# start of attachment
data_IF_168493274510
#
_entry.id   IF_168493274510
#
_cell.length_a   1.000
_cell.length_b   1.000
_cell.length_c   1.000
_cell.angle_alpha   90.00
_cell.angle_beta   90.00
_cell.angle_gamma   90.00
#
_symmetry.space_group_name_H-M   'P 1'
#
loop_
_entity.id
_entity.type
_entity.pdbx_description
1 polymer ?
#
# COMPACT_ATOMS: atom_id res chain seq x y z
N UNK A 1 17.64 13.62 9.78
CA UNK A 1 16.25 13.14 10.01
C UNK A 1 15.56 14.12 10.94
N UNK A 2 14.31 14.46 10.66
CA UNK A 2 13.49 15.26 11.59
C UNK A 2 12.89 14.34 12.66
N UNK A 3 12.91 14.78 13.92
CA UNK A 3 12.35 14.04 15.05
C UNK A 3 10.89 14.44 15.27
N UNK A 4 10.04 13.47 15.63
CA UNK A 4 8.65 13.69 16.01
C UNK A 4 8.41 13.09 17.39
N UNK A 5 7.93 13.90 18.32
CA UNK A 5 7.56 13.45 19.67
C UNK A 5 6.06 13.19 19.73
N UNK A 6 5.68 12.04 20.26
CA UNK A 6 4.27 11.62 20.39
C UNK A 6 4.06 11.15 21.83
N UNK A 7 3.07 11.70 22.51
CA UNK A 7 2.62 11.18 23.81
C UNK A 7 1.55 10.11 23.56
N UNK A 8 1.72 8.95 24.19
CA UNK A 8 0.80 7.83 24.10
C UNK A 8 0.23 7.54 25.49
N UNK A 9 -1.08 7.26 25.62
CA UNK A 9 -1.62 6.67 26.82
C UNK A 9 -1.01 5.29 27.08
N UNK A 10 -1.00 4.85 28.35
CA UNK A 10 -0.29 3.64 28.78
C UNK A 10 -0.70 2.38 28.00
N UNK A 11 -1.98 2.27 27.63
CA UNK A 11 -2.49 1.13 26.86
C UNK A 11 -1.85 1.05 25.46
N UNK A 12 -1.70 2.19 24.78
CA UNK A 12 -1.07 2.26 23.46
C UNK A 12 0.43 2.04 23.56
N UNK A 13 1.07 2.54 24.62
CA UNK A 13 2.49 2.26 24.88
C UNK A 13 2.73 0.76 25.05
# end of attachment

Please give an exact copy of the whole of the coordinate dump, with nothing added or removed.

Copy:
data_IF_168493274510
#
_entry.id   IF_168493274510
#
_cell.length_a   1.000
_cell.length_b   1.000
_cell.length_c   1.000
_cell.angle_alpha   90.00
_cell.angle_beta   90.00
_cell.angle_gamma   90.00
#
_symmetry.space_group_name_H-M   'P 1'
#
loop_
_entity.id
_entity.type
_entity.pdbx_description
1 polymer ?
#
# COMPACT_ATOMS: atom_id res chain seq x y z
N UNK A 1 17.64 13.62 9.78
CA UNK A 1 16.25 13.14 10.01
C UNK A 1 15.56 14.12 10.94
N UNK A 2 14.31 14.46 10.66
CA UNK A 2 13.49 15.26 11.59
C UNK A 2 12.89 14.34 12.66
N UNK A 3 12.91 14.78 13.92
CA UNK A 3 12.35 14.04 15.05
C UNK A 3 10.89 14.44 15.27
N UNK A 4 10.04 13.47 15.63
CA UNK A 4 8.65 13.69 16.01
C UNK A 4 8.41 13.09 17.39
N UNK A 5 7.93 13.90 18.32
CA UNK A 5 7.56 13.45 19.67
C UNK A 5 6.06 13.19 19.73
N UNK A 6 5.68 12.04 20.26
CA UNK A 6 4.27 11.62 20.39
C UNK A 6 4.06 11.15 21.83
N UNK A 7 3.07 11.70 22.51
CA UNK A 7 2.62 11.18 23.81
C UNK A 7 1.55 10.11 23.56
N UNK A 8 1.72 8.95 24.19
CA UNK A 8 0.80 7.83 24.10
C UNK A 8 0.23 7.54 25.49
N UNK A 9 -1.08 7.26 25.62
CA UNK A 9 -1.62 6.67 26.82
C UNK A 9 -1.01 5.29 27.08
N UNK A 10 -1.00 4.85 28.35
CA UNK A 10 -0.29 3.64 28.78
C UNK A 10 -0.70 2.38 28.00
N UNK A 11 -1.98 2.27 27.63
CA UNK A 11 -2.49 1.13 26.86
C UNK A 11 -1.85 1.05 25.46
N UNK A 12 -1.70 2.19 24.78
CA UNK A 12 -1.07 2.26 23.46
C UNK A 12 0.43 2.04 23.56
N UNK A 13 1.07 2.54 24.62
CA UNK A 13 2.49 2.26 24.88
C UNK A 13 2.73 0.76 25.05